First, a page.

Named-pipes puzzle solved for admins

Many Windows server products use named pipes to communicate with other servers and processes. Pipes are usually invisible and silent. But that's not always good—for instance, if you inherit someone else's server, and you don't know which services might be opening named pipes, that could constitute an attack vector. Now there's a utility to get to the bottom of the named-pipe puzzle.

Many Windows server products, such as SQL Server, not to mention Windows itself), use named pipes for communicating with other servers and processes. Pipes are usually invisible and silent; you don't interact with them and you don't generally learn a lot about them.

But there are times that's not necessarily a good thing—for instance, if you inherit someone else's server, and you don't know which services might be opening named pipes, which could constitute an attack vector. If you don't know about the existence of a named pipe that anyone can connect to, or don't know what the available permissions are on a named pipe, it can be difficult to find out.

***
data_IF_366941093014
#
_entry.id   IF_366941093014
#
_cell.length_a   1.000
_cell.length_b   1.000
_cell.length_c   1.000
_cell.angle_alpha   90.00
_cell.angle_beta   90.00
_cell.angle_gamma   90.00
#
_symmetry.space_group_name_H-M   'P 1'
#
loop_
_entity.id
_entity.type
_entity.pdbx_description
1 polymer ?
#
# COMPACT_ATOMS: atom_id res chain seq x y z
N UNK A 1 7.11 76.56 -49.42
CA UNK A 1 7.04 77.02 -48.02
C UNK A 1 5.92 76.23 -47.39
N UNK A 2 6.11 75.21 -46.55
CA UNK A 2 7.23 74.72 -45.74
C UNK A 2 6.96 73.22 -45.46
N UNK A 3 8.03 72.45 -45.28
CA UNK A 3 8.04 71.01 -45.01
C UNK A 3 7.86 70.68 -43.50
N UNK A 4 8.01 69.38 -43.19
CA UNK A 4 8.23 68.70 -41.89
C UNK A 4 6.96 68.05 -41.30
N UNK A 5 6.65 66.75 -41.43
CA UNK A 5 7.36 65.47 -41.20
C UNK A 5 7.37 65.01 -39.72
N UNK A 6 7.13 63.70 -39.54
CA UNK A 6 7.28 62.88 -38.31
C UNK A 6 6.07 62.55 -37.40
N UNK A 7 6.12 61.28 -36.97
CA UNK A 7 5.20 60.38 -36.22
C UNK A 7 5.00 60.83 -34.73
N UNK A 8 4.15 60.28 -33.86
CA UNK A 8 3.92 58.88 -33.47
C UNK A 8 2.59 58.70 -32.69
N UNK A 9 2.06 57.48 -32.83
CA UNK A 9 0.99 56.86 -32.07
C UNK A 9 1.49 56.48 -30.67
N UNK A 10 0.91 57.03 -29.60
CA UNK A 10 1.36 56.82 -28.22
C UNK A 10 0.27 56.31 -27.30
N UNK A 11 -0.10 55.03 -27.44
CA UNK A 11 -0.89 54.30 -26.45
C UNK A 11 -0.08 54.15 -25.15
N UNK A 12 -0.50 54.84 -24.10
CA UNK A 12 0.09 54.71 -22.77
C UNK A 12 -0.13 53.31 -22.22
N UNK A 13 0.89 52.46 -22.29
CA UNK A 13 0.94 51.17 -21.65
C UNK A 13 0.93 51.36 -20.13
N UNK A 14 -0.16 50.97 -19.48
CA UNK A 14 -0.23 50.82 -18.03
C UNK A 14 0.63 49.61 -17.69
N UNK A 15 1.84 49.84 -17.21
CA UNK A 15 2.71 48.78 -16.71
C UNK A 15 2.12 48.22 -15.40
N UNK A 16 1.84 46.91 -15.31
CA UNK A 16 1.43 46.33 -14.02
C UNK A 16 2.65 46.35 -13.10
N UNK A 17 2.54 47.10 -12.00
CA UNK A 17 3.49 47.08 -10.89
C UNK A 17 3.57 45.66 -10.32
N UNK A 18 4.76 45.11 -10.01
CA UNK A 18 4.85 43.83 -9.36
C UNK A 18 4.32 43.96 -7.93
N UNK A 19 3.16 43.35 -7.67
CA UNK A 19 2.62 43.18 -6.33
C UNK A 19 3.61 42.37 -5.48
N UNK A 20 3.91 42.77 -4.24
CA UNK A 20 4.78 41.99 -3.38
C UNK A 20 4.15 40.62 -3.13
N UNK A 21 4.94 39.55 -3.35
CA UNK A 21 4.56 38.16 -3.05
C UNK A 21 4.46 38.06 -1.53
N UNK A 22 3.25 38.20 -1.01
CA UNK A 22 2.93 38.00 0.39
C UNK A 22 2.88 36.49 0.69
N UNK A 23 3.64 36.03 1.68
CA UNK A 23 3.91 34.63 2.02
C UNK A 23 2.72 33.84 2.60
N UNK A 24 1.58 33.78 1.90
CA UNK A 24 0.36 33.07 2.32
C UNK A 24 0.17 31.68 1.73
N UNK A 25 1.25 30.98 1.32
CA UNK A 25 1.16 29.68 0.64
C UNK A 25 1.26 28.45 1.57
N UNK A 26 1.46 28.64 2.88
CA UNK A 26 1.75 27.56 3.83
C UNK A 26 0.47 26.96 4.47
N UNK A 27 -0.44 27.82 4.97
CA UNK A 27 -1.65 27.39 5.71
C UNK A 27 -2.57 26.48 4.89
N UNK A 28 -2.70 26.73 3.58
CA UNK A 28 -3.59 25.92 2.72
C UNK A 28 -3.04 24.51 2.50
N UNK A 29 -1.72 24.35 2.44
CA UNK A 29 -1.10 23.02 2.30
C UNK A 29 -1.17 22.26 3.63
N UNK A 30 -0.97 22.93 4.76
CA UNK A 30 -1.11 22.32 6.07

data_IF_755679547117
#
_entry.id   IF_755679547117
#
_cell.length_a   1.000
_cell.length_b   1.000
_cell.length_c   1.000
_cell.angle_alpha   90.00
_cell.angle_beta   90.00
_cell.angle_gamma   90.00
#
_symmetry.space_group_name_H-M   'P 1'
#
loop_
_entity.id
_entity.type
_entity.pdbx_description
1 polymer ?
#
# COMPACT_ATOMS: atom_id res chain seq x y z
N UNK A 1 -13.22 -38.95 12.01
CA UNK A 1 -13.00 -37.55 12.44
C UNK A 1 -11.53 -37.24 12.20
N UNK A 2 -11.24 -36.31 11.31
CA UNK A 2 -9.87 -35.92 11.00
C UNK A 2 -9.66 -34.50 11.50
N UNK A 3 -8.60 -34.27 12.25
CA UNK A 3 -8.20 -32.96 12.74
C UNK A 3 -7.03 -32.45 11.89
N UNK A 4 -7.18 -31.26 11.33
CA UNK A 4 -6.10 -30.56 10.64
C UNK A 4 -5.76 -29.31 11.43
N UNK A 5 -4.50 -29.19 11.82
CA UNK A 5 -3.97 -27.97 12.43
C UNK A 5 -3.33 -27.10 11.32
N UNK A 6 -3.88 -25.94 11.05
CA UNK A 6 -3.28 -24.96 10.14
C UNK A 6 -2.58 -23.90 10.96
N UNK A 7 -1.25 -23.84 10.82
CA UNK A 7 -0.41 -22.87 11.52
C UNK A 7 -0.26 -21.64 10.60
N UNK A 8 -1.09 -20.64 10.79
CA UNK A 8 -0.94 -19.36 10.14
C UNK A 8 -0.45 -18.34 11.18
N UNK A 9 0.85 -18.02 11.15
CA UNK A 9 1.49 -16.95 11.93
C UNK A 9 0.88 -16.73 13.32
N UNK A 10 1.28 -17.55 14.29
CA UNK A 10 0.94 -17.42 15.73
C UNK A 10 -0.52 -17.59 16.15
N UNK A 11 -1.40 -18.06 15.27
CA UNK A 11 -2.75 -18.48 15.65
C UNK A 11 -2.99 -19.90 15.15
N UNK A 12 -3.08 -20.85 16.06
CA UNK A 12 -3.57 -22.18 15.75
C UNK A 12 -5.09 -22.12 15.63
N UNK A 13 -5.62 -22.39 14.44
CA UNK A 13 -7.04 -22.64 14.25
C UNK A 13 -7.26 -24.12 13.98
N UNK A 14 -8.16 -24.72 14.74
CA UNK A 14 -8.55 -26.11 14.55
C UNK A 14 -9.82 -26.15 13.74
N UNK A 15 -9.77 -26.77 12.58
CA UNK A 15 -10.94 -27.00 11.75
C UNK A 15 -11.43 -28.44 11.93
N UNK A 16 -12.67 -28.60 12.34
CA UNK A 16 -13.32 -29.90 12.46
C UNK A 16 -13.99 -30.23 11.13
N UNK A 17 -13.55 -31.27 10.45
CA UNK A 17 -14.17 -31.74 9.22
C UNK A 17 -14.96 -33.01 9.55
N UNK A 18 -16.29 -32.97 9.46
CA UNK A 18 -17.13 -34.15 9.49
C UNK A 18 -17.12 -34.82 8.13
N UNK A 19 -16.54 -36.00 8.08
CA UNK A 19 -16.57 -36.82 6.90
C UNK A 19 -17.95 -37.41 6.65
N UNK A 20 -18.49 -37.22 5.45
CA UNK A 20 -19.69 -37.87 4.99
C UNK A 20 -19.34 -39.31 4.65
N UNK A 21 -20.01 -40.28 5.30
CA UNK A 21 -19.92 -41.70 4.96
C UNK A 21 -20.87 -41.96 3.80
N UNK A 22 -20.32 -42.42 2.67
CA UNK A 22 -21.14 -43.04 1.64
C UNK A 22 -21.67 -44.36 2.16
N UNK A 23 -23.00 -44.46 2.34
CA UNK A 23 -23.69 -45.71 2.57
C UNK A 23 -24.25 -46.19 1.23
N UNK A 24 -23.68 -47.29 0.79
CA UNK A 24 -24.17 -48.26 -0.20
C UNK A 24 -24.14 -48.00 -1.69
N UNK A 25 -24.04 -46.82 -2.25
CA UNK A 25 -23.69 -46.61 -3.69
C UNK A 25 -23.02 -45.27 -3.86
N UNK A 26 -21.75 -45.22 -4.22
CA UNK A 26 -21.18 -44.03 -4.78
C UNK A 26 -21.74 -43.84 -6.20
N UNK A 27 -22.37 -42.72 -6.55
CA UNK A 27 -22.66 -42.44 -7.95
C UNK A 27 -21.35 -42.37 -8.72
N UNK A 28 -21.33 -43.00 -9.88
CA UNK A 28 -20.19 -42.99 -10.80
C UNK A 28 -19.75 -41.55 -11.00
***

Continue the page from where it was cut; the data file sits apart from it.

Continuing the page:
Programmer Craig Peacock has written a utility to get to the bottom of the named-pipe puzzle: Pipesec, also known as the Win32 Pipe Security Viewer. When run on any version of 32-bit Windows, it will return a list of available pipes—even on a desktop Windows XP system, there are quite a few!—and can be used to examine and change the security information, permissions, ownership and auditing for any pipe.

The program's basic mode consists of a simple dump of the local pipe list, which you can obtain by running the program without any switches. If you want to bring up the access control list for a given pipe, type pipesec \\.\pipe\ , where  is the actual pipe name. If you use the syntax pipesec \\.\pipe, you'll get the default pipe security descriptor.

To examine or edit the ACL for a pipe on another computer, use pipesec \\ \pipe\ , where  is the remote address of a computer (either an Internet address or a NetBIOS address). Note: You won't be able to talk to a computer's remote pipes unless they are allowed to send and receive RPC messages. For instance, if they're behind a firewall, this will generally not work.

About the author: Serdar Yegulalp is editor of the Windows Power Users Newsletter. Check it out for the latest advice and musings on the world of Windows network administrators. He is also the author of the book Windows Server Undocumented Solutions.

More information from SearchWinSystems.com


This was first published in June 2006

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